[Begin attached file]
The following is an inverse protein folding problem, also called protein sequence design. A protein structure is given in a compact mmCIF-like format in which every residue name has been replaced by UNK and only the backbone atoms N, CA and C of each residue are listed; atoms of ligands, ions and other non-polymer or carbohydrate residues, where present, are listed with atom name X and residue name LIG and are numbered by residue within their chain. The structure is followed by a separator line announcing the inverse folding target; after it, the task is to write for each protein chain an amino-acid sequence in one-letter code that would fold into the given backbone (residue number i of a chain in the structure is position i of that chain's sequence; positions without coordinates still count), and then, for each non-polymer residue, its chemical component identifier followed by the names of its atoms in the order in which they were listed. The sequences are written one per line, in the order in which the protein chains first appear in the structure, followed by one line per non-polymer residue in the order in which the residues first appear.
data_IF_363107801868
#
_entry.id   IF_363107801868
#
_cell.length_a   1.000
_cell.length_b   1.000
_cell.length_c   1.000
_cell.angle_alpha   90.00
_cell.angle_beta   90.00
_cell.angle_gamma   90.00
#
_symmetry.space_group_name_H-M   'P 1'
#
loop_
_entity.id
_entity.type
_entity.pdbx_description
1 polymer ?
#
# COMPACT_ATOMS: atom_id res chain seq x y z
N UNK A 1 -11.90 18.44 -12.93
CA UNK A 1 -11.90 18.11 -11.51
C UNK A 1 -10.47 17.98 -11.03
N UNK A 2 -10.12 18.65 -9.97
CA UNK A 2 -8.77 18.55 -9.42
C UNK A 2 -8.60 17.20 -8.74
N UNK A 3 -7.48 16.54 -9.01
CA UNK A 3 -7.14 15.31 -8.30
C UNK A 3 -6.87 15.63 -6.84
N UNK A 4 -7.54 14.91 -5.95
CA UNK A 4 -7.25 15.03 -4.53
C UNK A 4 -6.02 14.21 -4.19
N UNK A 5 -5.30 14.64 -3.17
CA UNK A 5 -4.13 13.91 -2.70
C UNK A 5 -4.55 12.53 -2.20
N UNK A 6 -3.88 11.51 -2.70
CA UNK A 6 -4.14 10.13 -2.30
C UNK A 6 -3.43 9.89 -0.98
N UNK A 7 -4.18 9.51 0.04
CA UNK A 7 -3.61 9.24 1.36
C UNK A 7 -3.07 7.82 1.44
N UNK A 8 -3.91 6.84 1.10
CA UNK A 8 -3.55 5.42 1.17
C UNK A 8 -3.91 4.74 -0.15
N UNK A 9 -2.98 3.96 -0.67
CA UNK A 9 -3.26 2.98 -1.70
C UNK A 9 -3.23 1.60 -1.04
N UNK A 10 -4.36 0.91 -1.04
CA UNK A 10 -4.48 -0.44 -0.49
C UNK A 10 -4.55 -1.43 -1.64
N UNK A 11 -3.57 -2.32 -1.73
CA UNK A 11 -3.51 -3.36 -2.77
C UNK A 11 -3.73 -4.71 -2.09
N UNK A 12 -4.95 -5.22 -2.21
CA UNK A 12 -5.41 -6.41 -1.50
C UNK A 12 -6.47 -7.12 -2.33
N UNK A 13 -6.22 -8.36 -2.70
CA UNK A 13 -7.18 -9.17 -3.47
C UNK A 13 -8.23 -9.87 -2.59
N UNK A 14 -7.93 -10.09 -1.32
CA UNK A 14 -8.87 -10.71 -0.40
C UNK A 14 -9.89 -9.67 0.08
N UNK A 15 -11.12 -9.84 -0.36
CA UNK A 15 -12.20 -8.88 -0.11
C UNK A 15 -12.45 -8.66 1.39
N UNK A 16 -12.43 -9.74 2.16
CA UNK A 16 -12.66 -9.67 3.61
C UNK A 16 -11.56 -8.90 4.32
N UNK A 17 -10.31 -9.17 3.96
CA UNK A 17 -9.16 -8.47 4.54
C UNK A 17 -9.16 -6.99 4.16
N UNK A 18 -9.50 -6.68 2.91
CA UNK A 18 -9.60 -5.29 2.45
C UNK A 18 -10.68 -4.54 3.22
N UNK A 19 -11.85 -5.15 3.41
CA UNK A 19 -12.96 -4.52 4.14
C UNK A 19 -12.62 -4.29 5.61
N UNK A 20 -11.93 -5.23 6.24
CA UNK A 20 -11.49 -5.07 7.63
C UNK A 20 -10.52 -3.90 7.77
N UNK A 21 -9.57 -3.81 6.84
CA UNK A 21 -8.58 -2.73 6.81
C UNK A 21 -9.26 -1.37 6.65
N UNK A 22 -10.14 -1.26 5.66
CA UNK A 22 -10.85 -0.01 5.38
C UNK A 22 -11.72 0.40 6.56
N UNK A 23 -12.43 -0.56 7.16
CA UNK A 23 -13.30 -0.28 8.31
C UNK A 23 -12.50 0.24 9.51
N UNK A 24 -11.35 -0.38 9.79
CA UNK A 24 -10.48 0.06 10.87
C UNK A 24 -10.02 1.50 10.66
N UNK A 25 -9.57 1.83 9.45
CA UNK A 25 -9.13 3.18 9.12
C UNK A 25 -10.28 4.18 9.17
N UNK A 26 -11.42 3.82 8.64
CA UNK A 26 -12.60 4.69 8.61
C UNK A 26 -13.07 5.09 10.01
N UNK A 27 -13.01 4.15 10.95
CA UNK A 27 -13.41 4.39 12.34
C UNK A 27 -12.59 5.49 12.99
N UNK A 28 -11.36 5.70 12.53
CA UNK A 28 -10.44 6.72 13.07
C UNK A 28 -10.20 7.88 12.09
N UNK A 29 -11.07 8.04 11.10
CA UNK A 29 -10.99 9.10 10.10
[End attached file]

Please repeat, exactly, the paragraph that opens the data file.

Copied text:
The following is an inverse protein folding problem, also called protein sequence design. A protein structure is given in a compact mmCIF-like format in which every residue name has been replaced by UNK and only the backbone atoms N, CA and C of each residue are listed; atoms of ligands, ions and other non-polymer or carbohydrate residues, where present, are listed with atom name X and residue name LIG and are numbered by residue within their chain. The structure is followed by a separator line announcing the inverse folding target; after it, the task is to write for each protein chain an amino-acid sequence in one-letter code that would fold into the given backbone (residue number i of a chain in the structure is position i of that chain's sequence; positions without coordinates still count), and then, for each non-polymer residue, its chemical component identifier followed by the names of its atoms in the order in which they were listed. The sequences are written one per line, in the order in which the protein chains first appear in the structure, followed by one line per non-polymer residue in the order in which the residues first appear.